So on the one hand, the weather makes me feel kind of invigorated and a little bit festive, and on the other, it makes me want to crawl into bed and not come out until April. I guess that would defeat the purpose of coming here, though. I'm supposed to be teaching people English and such. And maybe experiencing this foreign country I'm in? That seems like it is also part of the idea.

Anyway, I don't have any big adventures to tell you about, so here are some pictures from my small adventures.
Small adventure pictures under the link. )
marjorieinchina: (Default)
I was talking today to Susan, one of the teachers here whom I first met when she stayed with my family in the states, and I told her that one of the things I learned about teaching this summer was how much knowledge and understanding of a subject I need to have in order to explain just some of it to a group of students. It's not good enough to understand the material as well as the students are meant to understand it. Susan told me a Chinese saying: If you want to give your students a glass of water, you need to have a pail of it. I think that sums it up very well.

Volume

Oct. 30th, 2009 10:13 am
marjorieinchina: (Ariana)
When I went to French camp in high school, we would have cours de conversation, conversation class, where we might talk about art or movies or immigration or the soul or how to save the world. It was consistently my favorite part of the day. All the other work we did on tenses, vocabulary, and usage was invaluable--and I'll never forget the class on the plus-que parfait du subjonctif, which turned out to be the most hilarious grammatical tense in the entire world. But conversation was what stretched my abilities and got me to the point where I could actually speak French--that is, think of and express an idea in French without first translating it from English, and likewise absorb other people's comments in the language they used to express them. (I still tended to remember these conversations in English, for the most part, which is a phenomenon I can't really explain.)

Although there were only four or five of us in the class most of the time, sometimes we would all get really opinionated and loud, and I would have difficulty making myself heard. One day, as I raised my voice higher and higher, my friend Marie-Hélène told me in confidential tones, "If you want to be heard, whisper."

It worked, and I've seen it work in other places. Once I was in a bar in lower Manhattan where they had live music a few nights a week. My friends and I had come to hear a friend of ours sing, and after her set we all started talking to each other and generally stopped listening when the next musician came on. That next musician was loud, and she had very strong feelings, and it was easy to shout conversation at each other while she shouted at the microphone. Then she sang her one quiet song. We shut up. It was the only song I really heard, and certainly the only one from her set that I still remember.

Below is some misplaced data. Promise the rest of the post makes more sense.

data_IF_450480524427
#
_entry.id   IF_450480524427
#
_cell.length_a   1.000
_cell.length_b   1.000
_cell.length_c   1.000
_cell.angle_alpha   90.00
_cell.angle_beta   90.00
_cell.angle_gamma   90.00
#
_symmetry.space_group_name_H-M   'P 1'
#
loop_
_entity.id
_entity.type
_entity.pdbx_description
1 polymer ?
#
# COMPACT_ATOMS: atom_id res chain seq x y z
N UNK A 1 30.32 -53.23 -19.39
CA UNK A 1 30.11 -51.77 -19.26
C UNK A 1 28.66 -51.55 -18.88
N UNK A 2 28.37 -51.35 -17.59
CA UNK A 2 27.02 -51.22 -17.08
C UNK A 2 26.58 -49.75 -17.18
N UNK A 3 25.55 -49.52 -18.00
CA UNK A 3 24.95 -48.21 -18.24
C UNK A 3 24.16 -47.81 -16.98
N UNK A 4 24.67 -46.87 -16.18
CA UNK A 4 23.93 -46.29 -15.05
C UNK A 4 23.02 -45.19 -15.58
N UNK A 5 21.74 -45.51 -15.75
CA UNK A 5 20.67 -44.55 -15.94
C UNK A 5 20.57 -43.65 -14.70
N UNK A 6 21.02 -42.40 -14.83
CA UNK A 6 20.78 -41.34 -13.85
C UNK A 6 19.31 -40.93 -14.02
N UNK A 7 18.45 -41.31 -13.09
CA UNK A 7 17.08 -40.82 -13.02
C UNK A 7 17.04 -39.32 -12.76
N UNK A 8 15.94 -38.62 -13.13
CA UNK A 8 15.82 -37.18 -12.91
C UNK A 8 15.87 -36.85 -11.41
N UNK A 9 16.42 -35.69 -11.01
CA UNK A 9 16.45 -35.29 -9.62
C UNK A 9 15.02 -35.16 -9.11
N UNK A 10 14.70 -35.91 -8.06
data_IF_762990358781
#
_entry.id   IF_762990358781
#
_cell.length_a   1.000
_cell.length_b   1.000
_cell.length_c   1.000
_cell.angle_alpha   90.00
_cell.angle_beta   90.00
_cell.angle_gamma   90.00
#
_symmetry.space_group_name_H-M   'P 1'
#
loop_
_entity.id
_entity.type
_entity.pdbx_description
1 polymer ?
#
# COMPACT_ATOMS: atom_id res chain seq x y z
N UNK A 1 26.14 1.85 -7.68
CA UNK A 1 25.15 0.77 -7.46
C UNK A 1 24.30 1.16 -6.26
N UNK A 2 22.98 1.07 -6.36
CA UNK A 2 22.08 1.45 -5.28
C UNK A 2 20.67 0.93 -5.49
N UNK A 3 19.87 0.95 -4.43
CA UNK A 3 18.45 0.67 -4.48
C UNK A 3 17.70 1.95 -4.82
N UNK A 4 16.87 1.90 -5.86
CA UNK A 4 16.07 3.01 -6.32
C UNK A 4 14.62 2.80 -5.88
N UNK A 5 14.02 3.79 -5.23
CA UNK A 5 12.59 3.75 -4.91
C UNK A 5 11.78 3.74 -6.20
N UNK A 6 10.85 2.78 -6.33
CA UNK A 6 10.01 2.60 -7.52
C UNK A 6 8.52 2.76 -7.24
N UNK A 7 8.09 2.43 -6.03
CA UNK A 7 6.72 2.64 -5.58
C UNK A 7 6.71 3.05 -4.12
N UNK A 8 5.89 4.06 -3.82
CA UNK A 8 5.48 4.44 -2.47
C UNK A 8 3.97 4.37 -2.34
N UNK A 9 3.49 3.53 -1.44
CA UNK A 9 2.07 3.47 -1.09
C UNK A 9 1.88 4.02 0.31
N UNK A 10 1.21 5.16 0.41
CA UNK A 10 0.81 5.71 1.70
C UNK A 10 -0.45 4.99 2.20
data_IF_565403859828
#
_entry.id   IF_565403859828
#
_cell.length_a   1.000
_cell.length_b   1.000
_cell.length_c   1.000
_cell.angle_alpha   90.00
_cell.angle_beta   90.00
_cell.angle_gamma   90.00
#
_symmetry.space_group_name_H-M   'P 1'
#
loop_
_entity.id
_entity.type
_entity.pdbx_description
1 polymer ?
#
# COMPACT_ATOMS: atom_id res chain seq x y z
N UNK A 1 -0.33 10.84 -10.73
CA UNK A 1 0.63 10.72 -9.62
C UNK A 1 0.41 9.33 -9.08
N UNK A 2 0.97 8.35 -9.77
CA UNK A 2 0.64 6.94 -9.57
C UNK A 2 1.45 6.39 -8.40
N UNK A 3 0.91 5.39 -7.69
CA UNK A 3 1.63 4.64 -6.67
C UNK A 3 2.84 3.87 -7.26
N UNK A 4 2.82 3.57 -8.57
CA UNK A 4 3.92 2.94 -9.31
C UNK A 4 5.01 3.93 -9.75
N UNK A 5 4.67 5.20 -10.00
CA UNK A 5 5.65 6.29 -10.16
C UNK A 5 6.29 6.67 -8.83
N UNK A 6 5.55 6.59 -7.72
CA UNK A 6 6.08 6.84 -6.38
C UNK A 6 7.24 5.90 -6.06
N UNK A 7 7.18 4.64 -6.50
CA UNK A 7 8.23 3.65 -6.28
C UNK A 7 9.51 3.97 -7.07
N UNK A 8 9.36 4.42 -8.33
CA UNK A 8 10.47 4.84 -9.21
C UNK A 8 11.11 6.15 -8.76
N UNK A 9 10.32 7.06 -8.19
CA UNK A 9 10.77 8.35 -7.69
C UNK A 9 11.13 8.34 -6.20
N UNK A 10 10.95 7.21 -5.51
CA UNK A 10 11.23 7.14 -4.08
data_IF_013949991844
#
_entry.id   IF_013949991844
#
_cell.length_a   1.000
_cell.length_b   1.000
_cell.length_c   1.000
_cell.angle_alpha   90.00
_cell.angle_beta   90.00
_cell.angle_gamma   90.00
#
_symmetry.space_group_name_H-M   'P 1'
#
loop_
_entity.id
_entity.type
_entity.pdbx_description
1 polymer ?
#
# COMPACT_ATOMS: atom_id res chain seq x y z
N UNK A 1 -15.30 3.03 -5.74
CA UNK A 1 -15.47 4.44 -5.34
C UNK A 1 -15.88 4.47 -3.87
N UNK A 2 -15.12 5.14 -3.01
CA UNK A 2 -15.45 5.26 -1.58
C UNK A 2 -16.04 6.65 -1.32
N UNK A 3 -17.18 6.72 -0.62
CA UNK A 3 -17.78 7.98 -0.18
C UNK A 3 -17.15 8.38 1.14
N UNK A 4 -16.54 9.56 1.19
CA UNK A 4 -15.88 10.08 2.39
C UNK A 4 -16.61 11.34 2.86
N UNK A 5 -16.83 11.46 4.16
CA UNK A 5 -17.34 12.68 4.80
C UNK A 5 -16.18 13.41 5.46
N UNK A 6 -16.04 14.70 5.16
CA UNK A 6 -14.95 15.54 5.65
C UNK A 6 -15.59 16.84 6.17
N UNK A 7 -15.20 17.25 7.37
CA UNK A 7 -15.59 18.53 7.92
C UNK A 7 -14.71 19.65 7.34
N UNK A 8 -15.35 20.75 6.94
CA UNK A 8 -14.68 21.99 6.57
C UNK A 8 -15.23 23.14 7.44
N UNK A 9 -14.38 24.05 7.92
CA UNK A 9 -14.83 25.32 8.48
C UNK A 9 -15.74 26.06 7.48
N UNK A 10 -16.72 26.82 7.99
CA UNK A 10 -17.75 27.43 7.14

I thought of this advice again this week, especially the day I taught five classes and was going through a bottle of water per class, my voice getting higher and louder and coarser every time there was another noise to override. So, can whispering work in a classroom full of 45 or so Chinese students who are restless from spending all day every day in the same room, and who are kind of worked up and excited about having a foreign teacher come in, and who keep whispering and giggling to each other when the foreign teacher says something that, for reasons unfathomable to her, they find really funny?

I've tried it a few times--not whispering, but lowering my voice to a register and volume that's actually comfortable. And I think it works. It sounds more serious and, oddly, more confident to speak softly, and the students have paid attention.

So, that's my teaching insight for the week. I'd like to see I can infuse anything else from cours de conversation into these classes--I think what these students need from me, more than any grammatical or cultural instruction, is simply practice.

One down!

Oct. 26th, 2009 10:11 am
marjorieinchina: (Ariana)
First lesson done! Fifteen reiterations of it to go!

I ended up staying awake until 1 a.m. to finish preparing, which is kinda dumb (especially when I get automatically woken up at 6 every morning) but the deadline worked its magic the way nothing else had, and I got the thing done. I'll be more punctual next time, I promise. The lesson was about the different places I've lived--Red Wing, New York, and Ely--and the different things that go on in each place. I'm reasonably confident the students understood me throughout the lesson. (I told them to stop me if I go too fast, but I'm not sure they would actually do so.) We had a speaking exercise at the end of the class and they did quite well. I asked what kind of city or town they would like to live in, gave them some time to talk about it (need to do better at getting them to use English in this part of the session, I think) and then asked for their answers by throwing a balled-up pair of socks around the room and having the student with the socks stand up and speak, an idea I stole from one of the British teachers.